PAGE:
That’s what made this New Year’s Eve so important to her. Impressing Bobby. That’s also why she drove to the mall for New Year’s decorations, not caring that the roads were icy and not knowing a big Greyhound bus was coming in from Bellaire with a load of senior citizens to gamble at Aladdin’s Castle.

Although this was her destined fate, it still came as a shock. First sliding through a stop sign and getting mulched, then standing outside her body beside the wreckage as people said oh my god a few thousand times, then walking to the light. She instinctively knew to go to the light. That’s what all the great spiritualists say, like that crossing over guy, John Evan or whatever his name is, go to the light. So she goes to the light


On the other side, she stood before a chair. Not a big chair or a majestic throne, just a chair. A chair with a newly began orange afghan. Balls of yarn sat near the legs of an end table and a fresh glass of Lipton tea sat sweating on a coaster.

I’m back she thought.

After seating herself and taking the knitting needles in hand, she begins to think about her surroundings. She appears to be sitting in a lobby, like in an airport with glass walls. But unlike an airport, there were various windows all around. Each window had a sign hanging above explaining the window’s function. Like the one where she got the yarn, it said Sewing Window. Next to that was the Sport Window. She didn’t know what that meant but she saw several he-man looking dudes going over to it.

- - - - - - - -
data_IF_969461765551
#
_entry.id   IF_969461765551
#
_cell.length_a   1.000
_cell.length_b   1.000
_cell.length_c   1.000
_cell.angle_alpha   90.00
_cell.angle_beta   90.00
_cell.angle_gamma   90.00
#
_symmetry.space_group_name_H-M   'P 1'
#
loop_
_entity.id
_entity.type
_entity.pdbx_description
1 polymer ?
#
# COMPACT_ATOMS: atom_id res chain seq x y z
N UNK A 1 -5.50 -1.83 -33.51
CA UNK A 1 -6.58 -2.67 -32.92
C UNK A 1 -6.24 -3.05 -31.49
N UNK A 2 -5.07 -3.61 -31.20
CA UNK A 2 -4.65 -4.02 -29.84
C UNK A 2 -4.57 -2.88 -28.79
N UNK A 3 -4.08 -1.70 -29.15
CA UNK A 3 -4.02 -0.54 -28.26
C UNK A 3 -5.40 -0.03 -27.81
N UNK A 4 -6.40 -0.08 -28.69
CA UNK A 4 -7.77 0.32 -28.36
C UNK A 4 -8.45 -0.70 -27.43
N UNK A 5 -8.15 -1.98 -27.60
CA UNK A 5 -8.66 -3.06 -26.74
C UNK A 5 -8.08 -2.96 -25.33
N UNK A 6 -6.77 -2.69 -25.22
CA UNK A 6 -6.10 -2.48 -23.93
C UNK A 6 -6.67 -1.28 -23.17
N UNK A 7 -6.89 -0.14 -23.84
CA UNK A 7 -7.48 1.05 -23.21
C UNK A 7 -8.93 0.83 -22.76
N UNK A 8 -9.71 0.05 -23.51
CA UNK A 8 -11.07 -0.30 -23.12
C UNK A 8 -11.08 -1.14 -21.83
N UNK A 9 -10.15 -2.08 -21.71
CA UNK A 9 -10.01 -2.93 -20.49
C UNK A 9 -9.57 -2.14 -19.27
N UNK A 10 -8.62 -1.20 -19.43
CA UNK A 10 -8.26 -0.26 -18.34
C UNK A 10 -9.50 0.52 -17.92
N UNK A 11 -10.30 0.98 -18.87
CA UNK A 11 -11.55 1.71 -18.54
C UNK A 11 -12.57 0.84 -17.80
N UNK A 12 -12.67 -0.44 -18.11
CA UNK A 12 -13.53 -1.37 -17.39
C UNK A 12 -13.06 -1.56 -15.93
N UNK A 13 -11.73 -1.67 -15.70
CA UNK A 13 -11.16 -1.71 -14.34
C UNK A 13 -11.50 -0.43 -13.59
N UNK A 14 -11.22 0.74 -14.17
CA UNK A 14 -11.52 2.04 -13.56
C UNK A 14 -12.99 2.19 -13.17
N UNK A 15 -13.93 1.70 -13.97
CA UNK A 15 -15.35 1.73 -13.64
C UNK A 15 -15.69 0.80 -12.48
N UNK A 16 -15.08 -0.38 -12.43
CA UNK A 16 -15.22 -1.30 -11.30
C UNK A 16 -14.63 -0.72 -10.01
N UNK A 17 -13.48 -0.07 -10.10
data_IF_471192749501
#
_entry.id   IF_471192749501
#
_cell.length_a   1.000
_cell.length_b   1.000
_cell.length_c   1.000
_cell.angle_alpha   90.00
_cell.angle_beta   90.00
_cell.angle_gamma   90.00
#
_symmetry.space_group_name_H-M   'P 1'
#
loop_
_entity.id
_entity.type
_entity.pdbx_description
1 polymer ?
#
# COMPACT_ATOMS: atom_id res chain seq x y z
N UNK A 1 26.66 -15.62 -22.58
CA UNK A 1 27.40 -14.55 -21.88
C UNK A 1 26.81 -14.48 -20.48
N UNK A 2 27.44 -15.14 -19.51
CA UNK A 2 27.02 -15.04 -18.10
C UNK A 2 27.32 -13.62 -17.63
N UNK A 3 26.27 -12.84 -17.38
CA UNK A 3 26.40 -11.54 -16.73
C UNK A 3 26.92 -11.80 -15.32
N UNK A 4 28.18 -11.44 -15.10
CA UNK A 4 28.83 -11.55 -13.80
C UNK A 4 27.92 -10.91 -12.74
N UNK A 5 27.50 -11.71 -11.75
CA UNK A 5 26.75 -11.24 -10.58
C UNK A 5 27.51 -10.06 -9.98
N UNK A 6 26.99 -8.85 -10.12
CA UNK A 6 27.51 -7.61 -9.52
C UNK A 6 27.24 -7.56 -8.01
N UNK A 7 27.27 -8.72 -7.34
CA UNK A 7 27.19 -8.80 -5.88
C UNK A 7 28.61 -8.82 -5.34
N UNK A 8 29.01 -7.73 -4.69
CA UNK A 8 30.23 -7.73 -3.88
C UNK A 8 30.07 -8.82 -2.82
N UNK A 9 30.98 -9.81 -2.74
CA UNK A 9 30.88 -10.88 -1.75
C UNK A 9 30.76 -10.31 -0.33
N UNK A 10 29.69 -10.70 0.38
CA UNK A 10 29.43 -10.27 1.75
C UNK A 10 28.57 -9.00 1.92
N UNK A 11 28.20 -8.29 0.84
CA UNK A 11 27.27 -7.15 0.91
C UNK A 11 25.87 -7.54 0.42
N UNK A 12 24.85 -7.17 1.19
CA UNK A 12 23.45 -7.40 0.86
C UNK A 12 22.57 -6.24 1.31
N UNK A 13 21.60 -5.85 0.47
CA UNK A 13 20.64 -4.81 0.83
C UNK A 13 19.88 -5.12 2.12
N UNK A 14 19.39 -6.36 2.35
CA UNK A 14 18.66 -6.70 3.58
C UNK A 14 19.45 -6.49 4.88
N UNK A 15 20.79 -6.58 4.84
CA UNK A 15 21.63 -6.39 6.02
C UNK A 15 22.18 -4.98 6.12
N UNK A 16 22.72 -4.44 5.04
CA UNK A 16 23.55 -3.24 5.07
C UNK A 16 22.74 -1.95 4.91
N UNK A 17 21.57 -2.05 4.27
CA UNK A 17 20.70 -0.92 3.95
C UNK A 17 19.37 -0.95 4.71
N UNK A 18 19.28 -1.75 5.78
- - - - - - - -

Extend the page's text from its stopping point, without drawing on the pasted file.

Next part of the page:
Overall, there were thousands of windows. But the most important window, the biggest and most well lit, was the Enter Window. That’s where everybody went when his or her number was called. And speaking of calls, the overhead PA system announced, “Number ten, Damien Burton Greenshute.”